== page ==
A Walk in Wingra WoodsSUNDAY, NOVEMBER 25, 2012 Sunday’s Wingra walk started with a bang; well it was more like a shriek. We heard the piercing, majestic call of a red-tailed hawk before we even left the Wingra parking lot. Once we began our hike we got to see the red-tailed hawk that called earlier along with another adult hawk soaring in the sky alongside each other.
We stopped at the burr oak tree at the west end of the trail M1 (just before the trail turns to the North) to measure the circumference of the tree. Once we got the measurement of the circumference, we used a formula to estimate the age of the tree (+ or – 20 years). We estimated the tree to be nearly 220 years old! If you want to try this yourself, here is information from the Morton Arboretum researcher, Marlin Bowles:
Here’s how to calculate a tree’s age. Warning: It helps to have a little botany background and some math skills! The method is about 90% accurate for the forest grown trees in the chart.
1. ID the tree species (a tree field identification guide will be helpful). 2. Measure the tree’s circumference with a tape measure. Wrap the tape around the tree at chest height (about 4-5 ft up) to produce an accurate measurement. 3. Divide the circumference measurement by pi (3.1416) to yield the tree’s diameter.
4. Check the chart (below) to determine the specimen’s age.
Because of the age and the fact that the tree looks open grown (wide spreading branches reaching out for light) we think this tree grew in a savanna rather than a woodland or forest.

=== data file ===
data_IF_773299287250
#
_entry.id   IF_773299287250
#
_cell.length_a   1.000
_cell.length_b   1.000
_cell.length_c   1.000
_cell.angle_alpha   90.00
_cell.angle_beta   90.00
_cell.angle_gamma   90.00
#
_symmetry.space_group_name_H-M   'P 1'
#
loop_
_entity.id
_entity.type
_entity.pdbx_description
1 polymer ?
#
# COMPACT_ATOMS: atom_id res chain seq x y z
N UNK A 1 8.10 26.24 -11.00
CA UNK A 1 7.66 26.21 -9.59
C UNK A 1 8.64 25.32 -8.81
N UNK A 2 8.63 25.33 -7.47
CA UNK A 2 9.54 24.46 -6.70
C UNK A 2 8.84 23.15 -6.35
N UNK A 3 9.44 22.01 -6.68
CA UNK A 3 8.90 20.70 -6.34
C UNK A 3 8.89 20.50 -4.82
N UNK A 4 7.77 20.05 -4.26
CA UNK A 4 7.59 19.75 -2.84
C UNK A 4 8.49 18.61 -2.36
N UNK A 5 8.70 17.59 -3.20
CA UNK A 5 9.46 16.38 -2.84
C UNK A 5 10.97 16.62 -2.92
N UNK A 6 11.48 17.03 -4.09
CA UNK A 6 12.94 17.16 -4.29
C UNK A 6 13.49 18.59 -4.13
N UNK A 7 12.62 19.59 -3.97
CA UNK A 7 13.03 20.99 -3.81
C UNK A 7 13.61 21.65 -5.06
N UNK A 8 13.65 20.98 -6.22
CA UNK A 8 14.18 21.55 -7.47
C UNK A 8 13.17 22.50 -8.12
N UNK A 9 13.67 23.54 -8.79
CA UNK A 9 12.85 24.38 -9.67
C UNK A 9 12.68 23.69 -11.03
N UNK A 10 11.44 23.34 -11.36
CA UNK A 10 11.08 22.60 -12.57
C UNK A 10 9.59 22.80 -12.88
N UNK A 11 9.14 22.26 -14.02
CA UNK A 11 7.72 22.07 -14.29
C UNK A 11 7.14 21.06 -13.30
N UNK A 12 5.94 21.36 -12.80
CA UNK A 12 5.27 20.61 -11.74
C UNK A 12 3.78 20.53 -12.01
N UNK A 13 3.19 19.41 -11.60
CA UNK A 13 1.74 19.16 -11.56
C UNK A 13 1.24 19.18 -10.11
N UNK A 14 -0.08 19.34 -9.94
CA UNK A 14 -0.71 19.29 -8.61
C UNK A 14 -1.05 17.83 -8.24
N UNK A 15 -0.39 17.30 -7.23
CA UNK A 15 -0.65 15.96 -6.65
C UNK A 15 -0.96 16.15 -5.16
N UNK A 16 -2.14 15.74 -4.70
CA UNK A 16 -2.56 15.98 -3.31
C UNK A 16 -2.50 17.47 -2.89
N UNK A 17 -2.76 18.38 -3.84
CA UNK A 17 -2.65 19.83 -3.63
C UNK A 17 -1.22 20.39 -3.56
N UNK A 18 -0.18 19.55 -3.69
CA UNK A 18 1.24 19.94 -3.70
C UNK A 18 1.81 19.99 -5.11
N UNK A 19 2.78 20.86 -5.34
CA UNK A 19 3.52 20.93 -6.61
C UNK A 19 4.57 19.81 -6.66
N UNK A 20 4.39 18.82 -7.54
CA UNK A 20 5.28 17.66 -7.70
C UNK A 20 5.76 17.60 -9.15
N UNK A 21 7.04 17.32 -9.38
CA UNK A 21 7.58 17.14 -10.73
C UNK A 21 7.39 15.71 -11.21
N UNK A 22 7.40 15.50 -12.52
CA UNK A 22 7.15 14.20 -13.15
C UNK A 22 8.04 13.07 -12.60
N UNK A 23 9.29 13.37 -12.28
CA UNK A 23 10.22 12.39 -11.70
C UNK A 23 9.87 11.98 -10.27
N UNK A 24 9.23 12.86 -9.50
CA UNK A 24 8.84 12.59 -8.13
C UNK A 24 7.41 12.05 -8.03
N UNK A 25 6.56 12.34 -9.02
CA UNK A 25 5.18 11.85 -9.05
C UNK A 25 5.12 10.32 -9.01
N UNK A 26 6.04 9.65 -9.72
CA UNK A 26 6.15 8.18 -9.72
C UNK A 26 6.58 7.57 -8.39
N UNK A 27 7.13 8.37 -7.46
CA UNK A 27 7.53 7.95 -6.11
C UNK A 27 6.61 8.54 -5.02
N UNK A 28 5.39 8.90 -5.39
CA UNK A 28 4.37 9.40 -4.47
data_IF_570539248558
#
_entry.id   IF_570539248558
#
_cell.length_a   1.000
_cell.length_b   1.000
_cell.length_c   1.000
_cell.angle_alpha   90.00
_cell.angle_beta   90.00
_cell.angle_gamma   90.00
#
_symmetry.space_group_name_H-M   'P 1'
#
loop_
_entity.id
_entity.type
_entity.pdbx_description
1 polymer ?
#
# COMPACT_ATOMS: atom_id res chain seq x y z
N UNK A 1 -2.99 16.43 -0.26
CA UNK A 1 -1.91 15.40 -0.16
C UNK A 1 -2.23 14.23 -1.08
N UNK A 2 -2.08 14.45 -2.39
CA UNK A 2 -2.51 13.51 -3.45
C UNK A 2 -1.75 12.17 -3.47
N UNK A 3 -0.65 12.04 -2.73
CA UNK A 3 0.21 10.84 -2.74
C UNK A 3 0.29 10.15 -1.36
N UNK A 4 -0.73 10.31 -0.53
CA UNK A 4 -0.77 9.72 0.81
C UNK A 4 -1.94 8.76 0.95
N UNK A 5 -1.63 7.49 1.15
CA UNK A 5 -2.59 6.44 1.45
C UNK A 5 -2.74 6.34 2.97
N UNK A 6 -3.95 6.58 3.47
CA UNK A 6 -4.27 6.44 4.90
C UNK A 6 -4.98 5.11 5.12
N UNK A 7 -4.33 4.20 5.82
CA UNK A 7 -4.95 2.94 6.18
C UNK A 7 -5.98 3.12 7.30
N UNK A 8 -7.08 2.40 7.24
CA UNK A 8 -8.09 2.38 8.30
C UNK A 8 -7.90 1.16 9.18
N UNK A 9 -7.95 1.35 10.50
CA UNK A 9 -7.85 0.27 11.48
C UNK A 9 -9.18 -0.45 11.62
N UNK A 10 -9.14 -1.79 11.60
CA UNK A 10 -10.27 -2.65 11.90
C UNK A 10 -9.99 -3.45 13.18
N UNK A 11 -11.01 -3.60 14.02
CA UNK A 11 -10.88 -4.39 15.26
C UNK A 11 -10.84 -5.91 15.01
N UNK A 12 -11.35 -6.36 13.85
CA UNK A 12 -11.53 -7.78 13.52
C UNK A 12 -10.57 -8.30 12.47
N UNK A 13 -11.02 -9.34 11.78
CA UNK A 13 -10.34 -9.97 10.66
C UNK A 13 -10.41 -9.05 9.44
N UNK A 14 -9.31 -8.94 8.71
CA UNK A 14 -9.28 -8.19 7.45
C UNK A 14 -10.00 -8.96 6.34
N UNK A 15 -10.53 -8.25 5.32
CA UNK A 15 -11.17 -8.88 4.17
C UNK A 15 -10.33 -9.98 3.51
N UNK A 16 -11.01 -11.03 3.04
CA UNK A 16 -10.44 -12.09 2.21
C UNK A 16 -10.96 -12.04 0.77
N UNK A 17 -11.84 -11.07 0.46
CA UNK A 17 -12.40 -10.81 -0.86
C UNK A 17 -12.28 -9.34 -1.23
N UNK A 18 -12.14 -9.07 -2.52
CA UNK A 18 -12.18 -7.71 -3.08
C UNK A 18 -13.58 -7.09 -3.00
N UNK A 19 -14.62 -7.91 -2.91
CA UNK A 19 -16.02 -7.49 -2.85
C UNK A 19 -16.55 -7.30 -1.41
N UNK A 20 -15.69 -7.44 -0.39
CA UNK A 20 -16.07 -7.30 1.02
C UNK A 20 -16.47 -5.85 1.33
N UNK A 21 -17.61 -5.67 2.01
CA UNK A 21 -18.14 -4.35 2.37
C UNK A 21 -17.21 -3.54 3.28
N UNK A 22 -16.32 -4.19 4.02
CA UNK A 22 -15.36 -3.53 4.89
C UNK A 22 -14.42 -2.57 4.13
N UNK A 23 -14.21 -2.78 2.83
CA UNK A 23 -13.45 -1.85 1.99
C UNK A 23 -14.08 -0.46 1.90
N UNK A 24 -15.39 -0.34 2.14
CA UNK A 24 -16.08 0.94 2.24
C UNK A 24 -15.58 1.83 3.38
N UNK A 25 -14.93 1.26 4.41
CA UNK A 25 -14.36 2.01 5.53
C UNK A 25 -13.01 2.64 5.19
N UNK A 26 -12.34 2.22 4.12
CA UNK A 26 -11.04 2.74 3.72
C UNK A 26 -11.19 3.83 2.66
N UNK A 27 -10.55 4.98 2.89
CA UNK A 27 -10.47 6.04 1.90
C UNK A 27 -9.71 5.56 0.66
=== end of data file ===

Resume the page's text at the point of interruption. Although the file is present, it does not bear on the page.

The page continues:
We walked along the boardwalk from N8 to N7 and heard black-capped chickadees chirping; they are the smallest songbird to overwinter in Madison.
As we continued to walk along the boardwalk we saw ice crystals were forming all over the soil. Once we left the boardwalk, we stopped to admire the view towards the Big Spring. While the group was stopped we saw a bald eagle soaring over Lake Wingra! It was an adult bald eagle because it had a white head and white tail; it must have been hunting for fish in the lake before it freezes for the winter. I feel so privileged to have seen a bald eagle since I have never seen one before at the Arboretum!
After watching the eagle soar high into the sky, we continued our walk on to Skunk Cabbage Bridge. We could see the skunk cabbage plants all over the bank of the creek and remarked that they flower as early as February. They are able to flower in the winter because when parts of the flower oxidize starches that were stored in the plant’s roots during the winter, heat is created as a byproduct. This melts the area around the plant. Skunk cabbage may be able to heat themselves, but we were getting cold and headed back to the parking lot to conclude our hike!
Samantha Bailey, Naturalist